In these tough economic times, $2 billion is a hefty price tag, especially when more cost-effective alternatives exist that can be used in ways that are consistent with maintaining public safety. As documented by Human Rights First in its report "Jails and Jumpsuits," alternatives to detention -- which can include a range of monitoring mechanisms, case-management, and in some cases electronic monitoring - can save more than $100 per day per immigration detainee -- millions annually. These kinds of alternatives have been used effectively in the criminal justice system for years. In fact, at an event held last week by Human Rights First at the University of California at Irvine, one county official explained that his county alone had saved $26 million dollars using a pre-trial alternative services program.
Immigration officials in both the Bush and Obama administrations have pointed the finger at Congress, which has appropriated funding for more than 33,000 immigration detention beds and passed mandatory detention laws for broad categories of asylum seekers and immigrants. Yet few political leaders have been willing to publicly champion the use of cost-effective alternatives to immigration detention or to criticize immigration detention policies that are inconsistent with this country's human rights commitments.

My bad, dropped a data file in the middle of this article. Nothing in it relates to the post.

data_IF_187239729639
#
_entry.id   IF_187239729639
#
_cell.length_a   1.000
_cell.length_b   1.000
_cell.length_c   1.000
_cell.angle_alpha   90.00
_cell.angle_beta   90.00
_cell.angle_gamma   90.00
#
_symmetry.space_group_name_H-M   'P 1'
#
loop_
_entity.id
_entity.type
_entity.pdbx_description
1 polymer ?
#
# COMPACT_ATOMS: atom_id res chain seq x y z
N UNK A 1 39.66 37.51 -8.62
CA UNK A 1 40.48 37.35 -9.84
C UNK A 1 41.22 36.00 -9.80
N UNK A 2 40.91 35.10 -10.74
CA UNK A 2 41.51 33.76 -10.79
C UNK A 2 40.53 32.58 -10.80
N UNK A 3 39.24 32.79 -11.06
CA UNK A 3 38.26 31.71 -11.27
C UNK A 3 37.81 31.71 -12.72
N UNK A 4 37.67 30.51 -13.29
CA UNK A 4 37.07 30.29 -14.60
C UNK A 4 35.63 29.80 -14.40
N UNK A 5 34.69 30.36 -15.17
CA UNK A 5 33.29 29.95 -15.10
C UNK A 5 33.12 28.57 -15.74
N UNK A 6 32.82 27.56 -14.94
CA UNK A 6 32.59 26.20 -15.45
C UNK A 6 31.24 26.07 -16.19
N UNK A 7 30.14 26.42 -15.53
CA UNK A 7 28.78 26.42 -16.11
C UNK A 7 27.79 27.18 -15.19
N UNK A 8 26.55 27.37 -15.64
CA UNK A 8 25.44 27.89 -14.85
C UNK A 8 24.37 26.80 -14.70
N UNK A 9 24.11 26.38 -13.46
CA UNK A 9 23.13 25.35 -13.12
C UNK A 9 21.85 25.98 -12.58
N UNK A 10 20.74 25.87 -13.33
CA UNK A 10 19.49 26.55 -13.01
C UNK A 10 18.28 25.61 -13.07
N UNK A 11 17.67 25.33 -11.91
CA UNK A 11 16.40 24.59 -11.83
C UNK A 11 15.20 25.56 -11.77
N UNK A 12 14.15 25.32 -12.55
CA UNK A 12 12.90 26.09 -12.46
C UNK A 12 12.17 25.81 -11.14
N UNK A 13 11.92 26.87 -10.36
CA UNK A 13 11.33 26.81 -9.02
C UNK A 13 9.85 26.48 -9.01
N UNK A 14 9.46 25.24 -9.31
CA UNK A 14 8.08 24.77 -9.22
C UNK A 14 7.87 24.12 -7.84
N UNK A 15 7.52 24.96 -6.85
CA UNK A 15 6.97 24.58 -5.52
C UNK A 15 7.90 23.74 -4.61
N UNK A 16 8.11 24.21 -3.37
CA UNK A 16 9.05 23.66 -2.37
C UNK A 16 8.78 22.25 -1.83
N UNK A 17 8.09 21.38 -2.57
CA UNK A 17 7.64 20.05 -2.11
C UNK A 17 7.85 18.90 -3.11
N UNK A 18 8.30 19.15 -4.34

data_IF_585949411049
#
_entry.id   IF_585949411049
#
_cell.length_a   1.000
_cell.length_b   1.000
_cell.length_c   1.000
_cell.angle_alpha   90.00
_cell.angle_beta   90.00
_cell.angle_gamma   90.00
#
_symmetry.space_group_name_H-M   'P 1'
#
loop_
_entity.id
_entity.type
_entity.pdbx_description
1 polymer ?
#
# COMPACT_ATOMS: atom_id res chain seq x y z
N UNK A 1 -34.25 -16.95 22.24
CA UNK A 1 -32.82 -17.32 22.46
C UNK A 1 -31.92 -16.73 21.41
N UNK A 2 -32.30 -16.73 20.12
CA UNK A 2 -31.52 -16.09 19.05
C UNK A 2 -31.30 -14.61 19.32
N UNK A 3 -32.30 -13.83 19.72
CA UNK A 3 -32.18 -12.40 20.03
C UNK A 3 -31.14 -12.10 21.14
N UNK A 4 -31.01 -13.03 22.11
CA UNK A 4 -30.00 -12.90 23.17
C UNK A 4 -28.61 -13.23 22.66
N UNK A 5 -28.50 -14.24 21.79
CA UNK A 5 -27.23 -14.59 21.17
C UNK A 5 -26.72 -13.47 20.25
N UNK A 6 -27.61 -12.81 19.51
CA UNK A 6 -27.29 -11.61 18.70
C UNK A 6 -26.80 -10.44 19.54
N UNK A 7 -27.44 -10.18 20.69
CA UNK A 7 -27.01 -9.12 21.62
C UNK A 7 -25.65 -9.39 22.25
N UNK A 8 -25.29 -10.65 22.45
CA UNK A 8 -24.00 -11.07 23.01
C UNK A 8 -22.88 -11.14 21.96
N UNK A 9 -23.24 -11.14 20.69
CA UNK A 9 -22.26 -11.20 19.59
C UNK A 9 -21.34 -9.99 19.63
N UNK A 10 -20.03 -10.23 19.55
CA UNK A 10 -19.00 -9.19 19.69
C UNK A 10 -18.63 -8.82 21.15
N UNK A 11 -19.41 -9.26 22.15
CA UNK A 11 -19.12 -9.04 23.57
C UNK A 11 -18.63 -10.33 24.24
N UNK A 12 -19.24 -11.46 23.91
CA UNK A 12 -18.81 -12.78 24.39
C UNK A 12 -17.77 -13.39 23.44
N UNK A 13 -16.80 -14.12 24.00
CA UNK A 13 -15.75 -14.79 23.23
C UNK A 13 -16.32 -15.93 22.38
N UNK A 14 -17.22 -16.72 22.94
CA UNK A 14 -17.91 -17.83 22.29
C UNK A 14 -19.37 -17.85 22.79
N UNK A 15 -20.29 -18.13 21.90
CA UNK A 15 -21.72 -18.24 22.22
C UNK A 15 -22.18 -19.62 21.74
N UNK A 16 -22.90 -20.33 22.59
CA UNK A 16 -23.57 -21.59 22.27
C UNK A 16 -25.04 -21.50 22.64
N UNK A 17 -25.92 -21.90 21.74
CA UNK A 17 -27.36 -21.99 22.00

Wednesday night, both presidential candidates will have the opportunity to do just that and to map out a plan to reform the flawed immigration detention system. Here are some promises we'll be listening for the candidates to make:
- Provide prompt immigration court hearings to assess the need for detention in each individual case, and work with Congress to revise laws that attempt to eliminate individualized assessments of the need for detention;
- Use cost-effective alternatives to detention in cases for individuals who pose no public risk but need additional monitoring or supervision, and support reallocation of funds from unnecessary detention to alternatives;
- Cease the use of jails and jail-like facilities for immigration detention, only utilizing facilities with less penal conditions; and
- Increase access to mental health and medical care, prohibit solitary confinement, and end the detention of children.